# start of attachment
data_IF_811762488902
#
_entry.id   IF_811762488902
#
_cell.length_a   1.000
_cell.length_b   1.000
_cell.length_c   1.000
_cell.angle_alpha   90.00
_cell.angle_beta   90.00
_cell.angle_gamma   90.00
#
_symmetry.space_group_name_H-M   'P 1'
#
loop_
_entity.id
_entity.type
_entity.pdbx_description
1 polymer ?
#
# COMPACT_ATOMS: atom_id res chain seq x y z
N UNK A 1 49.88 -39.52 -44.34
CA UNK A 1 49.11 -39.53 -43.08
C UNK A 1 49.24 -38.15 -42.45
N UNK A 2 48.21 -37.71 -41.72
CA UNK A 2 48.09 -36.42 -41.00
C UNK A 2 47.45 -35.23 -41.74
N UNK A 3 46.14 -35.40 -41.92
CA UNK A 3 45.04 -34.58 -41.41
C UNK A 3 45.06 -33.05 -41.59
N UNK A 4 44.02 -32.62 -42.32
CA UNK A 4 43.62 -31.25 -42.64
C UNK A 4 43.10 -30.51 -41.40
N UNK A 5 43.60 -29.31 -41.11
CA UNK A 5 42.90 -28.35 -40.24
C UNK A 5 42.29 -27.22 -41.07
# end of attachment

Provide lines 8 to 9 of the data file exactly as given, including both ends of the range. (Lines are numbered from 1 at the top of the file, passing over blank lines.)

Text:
_cell.angle_alpha   90.00
_cell.angle_beta   90.00